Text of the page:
The following is a condensed version of AEI Premium content. You can read the original posts here and here. Not a subscriber yet? Get started with a free trial.
September 1 marked the beginning of the 2020/21 marketing year for corn and soybeans, and with the new marketing year comes new optimism. In this week’s post, we unpack the latest corn and soybean export data and the potential implications.
Before diving in, it is important to define two USDA terms. “Sales” are commodities sold but not exported (or delivered). Sales are subject to potential cancelation, especially if the economics or geopolitical environment significantly shift. The second term is “exports,” which means the product was loaded and shipped to the buyer.
Finally, we use the term “early sales” throughout this post. With this, we are referring to sales reported before the marketing year begins.
Figure 1 shows total early corn export sales over the last two decades. For the 2020/21 marketing year, early export purchases of corn were a record 732 million bushels. This is certainly good news, and much improved from the pace last year, less than 300 million bushels.
Soybeans, which have captured much of the attention, have also set a record for early export sales (Figure 2). At 1.1 billion bushels, early sales for the 2020/21 marketing year are well above previous records, and much improved from the 331 million bushels of early export sales last year.
While the uptick in activity is good news, keep in mind exports are much more significant for soybeans. For example, the September WASDE report estimated exports would account for 48% of total soybean use, but only 16% of total corn use.
Figure 1. Early U.S. Corn Export Sales (total); Before Marketing Year Begins. Data Source: USDA FAS, aei.ag calculations (data as of September 13, 2020).
Figure 2. Early U.S. Soybean Export Sales (total); Before Marketing Year Begins. Data Source: USDA FAS, aei.ag calculations (data as of September 13, 2020).
All eyes have been on China. With the Phase 1 agreement, there was hope that China’s purchase activity would – at a minimum – return to pre-trade war levels. While China’s purchases through this summer were disappointing, the seasonality of soybean purchases was an important consideration.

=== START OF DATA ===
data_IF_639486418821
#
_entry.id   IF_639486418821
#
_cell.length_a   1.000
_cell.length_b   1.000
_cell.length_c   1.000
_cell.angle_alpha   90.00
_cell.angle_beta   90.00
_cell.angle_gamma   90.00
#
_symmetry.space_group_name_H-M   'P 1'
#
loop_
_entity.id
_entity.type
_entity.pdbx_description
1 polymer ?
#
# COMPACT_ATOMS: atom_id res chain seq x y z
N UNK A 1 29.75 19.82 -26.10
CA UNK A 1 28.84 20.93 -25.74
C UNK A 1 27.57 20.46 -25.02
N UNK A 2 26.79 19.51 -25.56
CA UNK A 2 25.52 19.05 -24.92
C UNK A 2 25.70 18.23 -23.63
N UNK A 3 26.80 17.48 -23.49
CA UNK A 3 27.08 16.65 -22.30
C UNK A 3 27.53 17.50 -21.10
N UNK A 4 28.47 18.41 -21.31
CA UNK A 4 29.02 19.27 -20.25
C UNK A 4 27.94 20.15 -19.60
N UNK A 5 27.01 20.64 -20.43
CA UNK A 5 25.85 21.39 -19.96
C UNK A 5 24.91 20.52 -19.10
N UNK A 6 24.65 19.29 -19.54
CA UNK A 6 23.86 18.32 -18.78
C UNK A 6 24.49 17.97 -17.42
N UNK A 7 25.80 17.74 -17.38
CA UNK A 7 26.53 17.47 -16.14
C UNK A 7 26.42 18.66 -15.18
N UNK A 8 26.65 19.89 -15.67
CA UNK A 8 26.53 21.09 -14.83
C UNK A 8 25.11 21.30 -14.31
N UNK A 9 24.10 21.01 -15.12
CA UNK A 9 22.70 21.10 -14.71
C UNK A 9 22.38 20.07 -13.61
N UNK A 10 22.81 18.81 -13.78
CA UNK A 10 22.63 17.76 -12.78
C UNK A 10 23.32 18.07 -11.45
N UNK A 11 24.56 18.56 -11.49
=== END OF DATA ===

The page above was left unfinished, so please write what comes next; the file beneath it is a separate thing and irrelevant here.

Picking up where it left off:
Figure 3 shows the early corn purchases made by China. At nearly 350 million bushels, China’s activity is notable for two reasons. First, the purchases are record highs, nearly tripling the previous 2013/14 highs. Second, it’s the first significant early purchase of corn in seven years. For 2020, China has accounted for almost half (47%) of the total early corn export sales.
Figure 4 shows the early soybean export sales made to China. At nearly 570 million bushels, this is also a record amount of activity. Furthermore, the pace of purchases is well above the trade war levels of less than 50 million bushels.
Figure 3. Early U.S. Soybean Export Sales (to China); Before Marketing Year Begins. Data Source: USDA FAS, aei.ag calculations (data as of September 13, 2020).
Figure 4. Early U.S. Soybean Export Sales (to China); Before Marketing Year Begins. Data Source: USDA FAS, aei.ag calculations (data as of September 13, 2020).
Total Corn and Soybean Exports, Big Expectations
While the uptick in early export sales is encouraging, it’s important to realize the USDA’s usage projections already have strong exports factored in. Corn exports, which have fallen in recent years, are expected to rebound strongly in 2020/21 (Figure 5). Even with a 32% increase over last year’s activity, exports are expected to remain below 2017/18 levels.
The situation is similar for soybeans (Figure 6). After sharply declining during the trade war, current expectations are for a return to pre-trade war levels.
Figure 5. Total Corn Exports, early sales (in orange), and non-early sales (in blue). Data Source: USDA FAS, aei.ag calculations (data as of September 13, 2020).
Figure 6. Total Soybean Exports, early sales (in orange), and non-early sales (in blue). Data Source: USDA FAS, aei.ag calculations (data as of September 13, 2020).
Wrapping it Up
The uptick in early export sales of corn and soybeans is a positive story for U.S. agriculture. After two years of decline – even as ending stocks expanded – the export prospects are encouraging.
All signs point to China returning as a significant buyer of U.S. soybeans. A new development has been China’s early corn purchases. While many will ponder if China is going to meet the Phase 1 commitments, don’t miss the forest for the trees. The most relevant thread from these data is that China is positioned to return as a significant buyer, a welcome improvement from the trade war stalemate.
Finally, the implication of record early export sales might be less significant for 2020/21 than first meets the eye. For both corn and soybeans, the USDA already estimates a strong recovery in total exports for the marketing year. In other words, the early export sales data is mostly confirming the USDA’s initial and current estimates.
While a lot can happen throughout the 2020/21 marketing year, exports are off with a strong start.